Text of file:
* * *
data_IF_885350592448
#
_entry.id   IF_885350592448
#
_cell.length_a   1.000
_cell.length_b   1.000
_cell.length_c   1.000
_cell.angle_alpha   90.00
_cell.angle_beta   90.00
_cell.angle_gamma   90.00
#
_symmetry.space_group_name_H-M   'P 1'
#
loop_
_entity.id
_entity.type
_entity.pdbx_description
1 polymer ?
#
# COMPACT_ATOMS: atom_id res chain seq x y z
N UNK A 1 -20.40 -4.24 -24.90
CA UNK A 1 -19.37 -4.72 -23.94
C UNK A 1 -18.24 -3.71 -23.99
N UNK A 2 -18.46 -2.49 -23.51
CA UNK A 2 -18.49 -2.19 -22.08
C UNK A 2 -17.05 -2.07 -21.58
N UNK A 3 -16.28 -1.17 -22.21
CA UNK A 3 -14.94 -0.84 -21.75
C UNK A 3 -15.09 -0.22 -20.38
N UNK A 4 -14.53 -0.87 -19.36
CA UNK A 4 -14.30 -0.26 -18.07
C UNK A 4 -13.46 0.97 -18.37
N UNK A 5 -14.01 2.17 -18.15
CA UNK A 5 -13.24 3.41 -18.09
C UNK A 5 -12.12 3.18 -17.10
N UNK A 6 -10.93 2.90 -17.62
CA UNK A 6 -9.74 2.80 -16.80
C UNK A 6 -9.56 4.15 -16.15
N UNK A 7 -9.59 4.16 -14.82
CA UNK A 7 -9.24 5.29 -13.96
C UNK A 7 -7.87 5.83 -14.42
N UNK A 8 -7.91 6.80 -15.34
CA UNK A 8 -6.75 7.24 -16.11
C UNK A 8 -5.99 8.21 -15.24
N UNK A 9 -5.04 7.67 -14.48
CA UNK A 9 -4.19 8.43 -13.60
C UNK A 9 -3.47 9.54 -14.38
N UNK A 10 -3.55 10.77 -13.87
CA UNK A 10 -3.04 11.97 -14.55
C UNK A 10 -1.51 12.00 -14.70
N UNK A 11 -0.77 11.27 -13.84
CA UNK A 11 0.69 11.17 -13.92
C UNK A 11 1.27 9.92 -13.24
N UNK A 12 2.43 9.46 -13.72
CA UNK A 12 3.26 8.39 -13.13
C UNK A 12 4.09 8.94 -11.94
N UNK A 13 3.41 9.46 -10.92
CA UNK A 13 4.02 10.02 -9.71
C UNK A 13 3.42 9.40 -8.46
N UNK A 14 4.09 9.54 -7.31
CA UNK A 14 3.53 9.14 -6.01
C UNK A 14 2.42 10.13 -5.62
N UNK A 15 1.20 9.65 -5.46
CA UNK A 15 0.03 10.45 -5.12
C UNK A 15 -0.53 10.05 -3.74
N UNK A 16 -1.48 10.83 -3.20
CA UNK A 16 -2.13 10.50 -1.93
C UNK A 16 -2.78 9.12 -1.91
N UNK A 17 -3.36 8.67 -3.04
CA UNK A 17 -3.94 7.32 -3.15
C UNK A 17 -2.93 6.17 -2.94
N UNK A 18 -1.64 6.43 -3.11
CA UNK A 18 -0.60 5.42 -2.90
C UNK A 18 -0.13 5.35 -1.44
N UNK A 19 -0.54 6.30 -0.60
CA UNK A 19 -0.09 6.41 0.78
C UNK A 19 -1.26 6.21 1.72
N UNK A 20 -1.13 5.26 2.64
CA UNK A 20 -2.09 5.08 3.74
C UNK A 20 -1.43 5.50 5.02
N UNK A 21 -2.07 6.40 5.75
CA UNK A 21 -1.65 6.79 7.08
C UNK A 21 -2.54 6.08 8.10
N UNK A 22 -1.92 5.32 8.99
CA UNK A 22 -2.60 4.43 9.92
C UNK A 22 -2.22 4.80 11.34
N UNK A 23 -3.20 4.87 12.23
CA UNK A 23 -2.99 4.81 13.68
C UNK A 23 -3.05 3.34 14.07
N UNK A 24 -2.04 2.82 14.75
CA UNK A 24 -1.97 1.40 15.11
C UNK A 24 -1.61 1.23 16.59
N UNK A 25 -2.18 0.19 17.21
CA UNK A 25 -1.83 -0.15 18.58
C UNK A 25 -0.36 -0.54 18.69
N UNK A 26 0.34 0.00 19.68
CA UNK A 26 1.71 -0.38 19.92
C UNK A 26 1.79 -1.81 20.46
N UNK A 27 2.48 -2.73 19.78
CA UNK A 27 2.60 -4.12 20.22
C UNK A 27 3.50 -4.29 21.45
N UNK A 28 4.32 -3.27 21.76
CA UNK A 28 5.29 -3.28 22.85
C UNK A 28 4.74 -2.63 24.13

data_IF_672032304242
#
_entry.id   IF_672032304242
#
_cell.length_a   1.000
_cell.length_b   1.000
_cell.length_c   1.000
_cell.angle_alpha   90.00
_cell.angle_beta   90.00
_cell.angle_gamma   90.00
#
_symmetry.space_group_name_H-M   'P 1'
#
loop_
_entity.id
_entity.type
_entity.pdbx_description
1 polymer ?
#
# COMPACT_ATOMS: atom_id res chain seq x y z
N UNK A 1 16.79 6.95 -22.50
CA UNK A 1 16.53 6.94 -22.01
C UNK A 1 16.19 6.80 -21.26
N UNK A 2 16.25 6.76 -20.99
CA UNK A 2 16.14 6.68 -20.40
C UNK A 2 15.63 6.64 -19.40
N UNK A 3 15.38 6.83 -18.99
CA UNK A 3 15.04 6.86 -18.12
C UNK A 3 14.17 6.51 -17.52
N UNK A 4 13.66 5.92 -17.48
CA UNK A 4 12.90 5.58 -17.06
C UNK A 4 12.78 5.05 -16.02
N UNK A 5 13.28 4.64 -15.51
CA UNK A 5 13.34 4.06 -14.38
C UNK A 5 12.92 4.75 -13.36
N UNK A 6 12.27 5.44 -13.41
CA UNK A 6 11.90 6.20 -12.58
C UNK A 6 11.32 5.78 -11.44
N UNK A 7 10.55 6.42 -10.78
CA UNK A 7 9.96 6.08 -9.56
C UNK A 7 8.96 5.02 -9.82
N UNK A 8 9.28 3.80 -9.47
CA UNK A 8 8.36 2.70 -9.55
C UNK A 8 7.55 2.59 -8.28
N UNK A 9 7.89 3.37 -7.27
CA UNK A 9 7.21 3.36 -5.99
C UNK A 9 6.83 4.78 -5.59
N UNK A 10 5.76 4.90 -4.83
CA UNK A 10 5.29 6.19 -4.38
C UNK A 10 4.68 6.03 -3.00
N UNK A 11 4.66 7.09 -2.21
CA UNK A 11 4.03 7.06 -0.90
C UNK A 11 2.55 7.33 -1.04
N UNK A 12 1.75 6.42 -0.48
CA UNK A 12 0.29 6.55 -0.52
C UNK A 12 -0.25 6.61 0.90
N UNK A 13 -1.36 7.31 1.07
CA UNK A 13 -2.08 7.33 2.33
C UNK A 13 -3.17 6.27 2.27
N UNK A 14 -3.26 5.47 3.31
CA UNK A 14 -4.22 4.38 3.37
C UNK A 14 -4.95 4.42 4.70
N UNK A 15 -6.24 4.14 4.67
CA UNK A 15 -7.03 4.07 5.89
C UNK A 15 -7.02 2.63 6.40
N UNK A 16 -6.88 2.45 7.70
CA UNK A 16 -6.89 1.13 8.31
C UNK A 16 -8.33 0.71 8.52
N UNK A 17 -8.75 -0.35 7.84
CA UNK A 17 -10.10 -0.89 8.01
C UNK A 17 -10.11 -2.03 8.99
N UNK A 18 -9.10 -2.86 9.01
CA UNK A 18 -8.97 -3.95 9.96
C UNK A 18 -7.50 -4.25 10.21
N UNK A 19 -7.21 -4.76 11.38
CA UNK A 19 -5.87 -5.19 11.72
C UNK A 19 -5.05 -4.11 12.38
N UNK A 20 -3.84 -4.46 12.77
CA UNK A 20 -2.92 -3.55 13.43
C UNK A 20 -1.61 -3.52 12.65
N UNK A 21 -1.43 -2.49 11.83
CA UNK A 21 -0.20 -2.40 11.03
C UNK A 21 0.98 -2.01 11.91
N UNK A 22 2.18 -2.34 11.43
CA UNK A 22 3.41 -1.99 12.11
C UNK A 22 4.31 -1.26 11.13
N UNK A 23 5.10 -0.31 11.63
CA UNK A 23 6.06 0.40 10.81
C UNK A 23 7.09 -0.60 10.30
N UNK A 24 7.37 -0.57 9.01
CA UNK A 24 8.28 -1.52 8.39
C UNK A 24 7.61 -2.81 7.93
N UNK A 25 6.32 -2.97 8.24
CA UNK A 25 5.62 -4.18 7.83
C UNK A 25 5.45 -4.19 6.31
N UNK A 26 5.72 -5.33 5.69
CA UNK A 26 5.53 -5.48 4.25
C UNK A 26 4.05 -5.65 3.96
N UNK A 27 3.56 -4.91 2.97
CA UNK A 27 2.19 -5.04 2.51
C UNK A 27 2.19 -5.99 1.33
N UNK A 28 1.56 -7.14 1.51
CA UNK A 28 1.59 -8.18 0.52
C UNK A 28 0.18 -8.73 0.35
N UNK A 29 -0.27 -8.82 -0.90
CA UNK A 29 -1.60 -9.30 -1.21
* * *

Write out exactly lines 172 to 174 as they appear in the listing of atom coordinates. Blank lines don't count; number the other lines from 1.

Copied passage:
C UNK A 16 -8.33 0.71 8.52
N UNK A 17 -8.75 -0.35 7.84
CA UNK A 17 -10.10 -0.89 8.01